I’ve been thinking a lot lately about what it means to be a young ecologist in the Anthropocene—how my job will be different from ecologists who came before. Perhaps my generation will be defined by our capacity to handle death and dying.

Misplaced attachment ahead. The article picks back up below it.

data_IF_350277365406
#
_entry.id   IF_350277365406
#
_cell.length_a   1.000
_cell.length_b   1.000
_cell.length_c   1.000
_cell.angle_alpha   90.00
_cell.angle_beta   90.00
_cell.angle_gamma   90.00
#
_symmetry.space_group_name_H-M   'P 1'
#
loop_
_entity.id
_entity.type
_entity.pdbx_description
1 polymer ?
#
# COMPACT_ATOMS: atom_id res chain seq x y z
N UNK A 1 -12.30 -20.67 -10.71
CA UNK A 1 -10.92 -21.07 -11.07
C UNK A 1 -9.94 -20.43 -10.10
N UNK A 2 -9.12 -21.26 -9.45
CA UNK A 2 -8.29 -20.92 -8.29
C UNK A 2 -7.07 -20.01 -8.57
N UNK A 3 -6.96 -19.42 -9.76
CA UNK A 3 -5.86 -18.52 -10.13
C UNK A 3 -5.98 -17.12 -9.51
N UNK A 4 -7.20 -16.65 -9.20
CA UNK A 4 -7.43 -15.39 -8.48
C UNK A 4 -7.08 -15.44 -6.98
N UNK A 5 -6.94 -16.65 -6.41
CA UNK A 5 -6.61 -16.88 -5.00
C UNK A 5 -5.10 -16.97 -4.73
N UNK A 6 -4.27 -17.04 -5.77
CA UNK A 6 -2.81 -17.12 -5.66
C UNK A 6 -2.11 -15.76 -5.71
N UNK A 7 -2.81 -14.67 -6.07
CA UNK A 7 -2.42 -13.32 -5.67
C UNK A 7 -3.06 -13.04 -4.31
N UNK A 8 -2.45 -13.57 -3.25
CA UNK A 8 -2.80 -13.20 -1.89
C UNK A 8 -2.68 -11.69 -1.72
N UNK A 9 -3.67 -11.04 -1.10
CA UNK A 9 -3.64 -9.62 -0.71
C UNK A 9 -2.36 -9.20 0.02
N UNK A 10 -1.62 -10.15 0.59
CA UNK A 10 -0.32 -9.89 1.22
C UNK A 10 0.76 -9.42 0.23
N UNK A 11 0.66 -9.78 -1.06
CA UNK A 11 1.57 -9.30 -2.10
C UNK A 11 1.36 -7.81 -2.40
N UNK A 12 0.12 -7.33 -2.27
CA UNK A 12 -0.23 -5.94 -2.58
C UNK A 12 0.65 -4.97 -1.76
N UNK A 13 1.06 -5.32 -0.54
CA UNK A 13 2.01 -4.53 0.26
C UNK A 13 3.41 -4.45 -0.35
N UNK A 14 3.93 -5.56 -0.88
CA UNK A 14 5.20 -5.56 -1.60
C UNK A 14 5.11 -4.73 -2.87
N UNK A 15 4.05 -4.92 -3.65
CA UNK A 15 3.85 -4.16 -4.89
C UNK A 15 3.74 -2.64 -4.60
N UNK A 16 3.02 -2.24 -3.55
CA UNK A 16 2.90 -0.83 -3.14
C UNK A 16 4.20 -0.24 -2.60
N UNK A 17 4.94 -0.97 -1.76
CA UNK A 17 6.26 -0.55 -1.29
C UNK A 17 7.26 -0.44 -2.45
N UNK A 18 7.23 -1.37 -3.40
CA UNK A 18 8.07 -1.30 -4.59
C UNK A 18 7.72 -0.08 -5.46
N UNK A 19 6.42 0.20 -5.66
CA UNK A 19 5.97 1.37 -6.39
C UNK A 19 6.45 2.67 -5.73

In 2004, I submitted an application that was to be my first step toward being a fourth-generation funeral director. My college sophomore self presented an audacious vision for applying sustainability sciences in an effort to “green” the toxic practices employed by most Catholic-serving funeral homes, including my family’s in Newark, New Jersey. The application statement was inspiring but, admittedly, sloppily compiled. Understandably, the business-mentoring-for-liberal-arts scholars program declined my submission. Then, in that very same week, a very different door opened: Dr. Janet Mann, renowned biologist and dolphin behaviorist, emailed to offer me a semester-long undergraduate position in her lab. The familiar gave way to the exciting, exotic unfamiliar.